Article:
I was just reading a WSJ article (WSJ subscription required) on Chrysler asking interns to design the Jeep of the future. This is most certainly a cool intern project in that you get to be as creative as you can be and one that has clearly not been a challenge met by the full time designers at Jeep.
These interns are all Art and Design interns for the most part and so concept projects like this are the norm for most internships. We have interns with these backgrounds (as well as full timers of course) though we tend to focus on a different set of projects.
We try very hard to make our intern projects significant contributions to shipping products. It makes for a challenging experience and one that reflects the “real world” a bit more. There is probably room for both ends of the spectrum at Microsoft.
I just thought the article was interesting so I’d pass it along.
This article is © WSJ and was retrieved via an online service.
An excerpt follows:
EYES ON THE ROAD
By JOSEPH B. WHITE
Rethinking the Jeep
Chrysler Interns Take on a Challenge:Design Next-Decade Jeeps for Six CitiesAugust 29, 2005
If a reality-TV promoter wants to set a new series in Detroit, here's a scenario: "Motor City Designers," in which a group of eager young contestants competes to design a Jeep that will go on sale in 2015.
In fact, that's the assignment Chrysler gave to a group of six college-age design interns and three engineering interns this past summer. The company recently offered a peek at the ideas that resulted.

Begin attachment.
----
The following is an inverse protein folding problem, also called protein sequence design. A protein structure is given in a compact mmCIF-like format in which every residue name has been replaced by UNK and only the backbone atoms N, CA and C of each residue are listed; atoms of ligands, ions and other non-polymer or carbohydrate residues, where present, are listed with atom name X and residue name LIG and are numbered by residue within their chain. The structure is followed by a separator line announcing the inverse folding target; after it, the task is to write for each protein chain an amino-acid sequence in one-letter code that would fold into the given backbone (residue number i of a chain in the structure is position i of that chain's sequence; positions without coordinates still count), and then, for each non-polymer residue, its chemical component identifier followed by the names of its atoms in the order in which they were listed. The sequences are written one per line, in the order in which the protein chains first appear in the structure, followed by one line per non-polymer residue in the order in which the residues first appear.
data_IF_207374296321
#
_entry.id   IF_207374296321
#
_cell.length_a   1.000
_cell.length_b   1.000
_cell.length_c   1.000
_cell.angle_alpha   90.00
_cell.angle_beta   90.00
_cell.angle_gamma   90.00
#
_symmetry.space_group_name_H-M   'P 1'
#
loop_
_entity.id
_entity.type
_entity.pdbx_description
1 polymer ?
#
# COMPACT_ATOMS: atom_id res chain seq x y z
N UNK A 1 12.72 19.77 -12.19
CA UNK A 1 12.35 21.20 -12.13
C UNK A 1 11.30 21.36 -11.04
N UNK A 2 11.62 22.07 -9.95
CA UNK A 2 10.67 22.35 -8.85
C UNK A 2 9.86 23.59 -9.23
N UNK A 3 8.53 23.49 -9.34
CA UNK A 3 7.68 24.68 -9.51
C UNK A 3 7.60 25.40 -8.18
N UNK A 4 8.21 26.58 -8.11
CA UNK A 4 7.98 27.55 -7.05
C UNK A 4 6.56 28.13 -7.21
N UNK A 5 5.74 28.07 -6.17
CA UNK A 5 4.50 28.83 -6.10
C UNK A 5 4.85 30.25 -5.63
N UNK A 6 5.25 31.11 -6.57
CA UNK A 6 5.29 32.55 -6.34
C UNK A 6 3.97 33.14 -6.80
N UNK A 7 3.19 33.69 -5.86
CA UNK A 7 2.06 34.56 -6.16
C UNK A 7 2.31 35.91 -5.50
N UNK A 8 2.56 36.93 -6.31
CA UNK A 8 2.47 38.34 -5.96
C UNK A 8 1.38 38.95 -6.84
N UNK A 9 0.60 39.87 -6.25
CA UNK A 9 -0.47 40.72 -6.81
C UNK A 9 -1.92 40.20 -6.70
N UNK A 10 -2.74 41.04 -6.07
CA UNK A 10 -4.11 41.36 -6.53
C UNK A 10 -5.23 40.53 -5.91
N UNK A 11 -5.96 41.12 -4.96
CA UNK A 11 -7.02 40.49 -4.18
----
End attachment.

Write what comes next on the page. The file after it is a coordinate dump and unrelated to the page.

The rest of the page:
Give Chrysler's design management credit: They handed the kids a genuine challenge that has bedeviled the company's full-time design staffers for years. Jeep is one of the most-recognizable brands in any business. The word "Jeep" is practically a synonym for four-wheel-drive vehicle, having the relationship with SUVs that "Kleenex" has with facial tissue and "Xerox" has with photocopiers.
That's great, except when it's time to react to shifts in consumer tastes, or move the brand into different markets around the world where consumers may like the idea of owning a Jeep but wouldn't really want to drive a U.S.-spec SUV. Moreover, by 2015 -- which in auto-industry terms is roughly two model changes from today -- will consumers who are today in high school or college want a Jeep that looks just like Mom's Grand Cherokee? It probably wouldn't be wise to bet the franchise that they will.
Chrysler's apprentices were each assigned to design a Jeep for a different major city. The cities were Los Angeles, Detroit, Geneva, Tokyo, Hong Kong and Sydney, all places that Chrysler either sells Jeeps or wants to sell more in the future. Each designer had an engineering intern to work on practical questions, such as "Will there be room for the driver's feet under the dashboard?" The concept designs had to fit more or less on the chassis of real DaimlerChrysler vehicles, such as a compact Mercedes or a long-wheelbase Dodge Caravan minivan.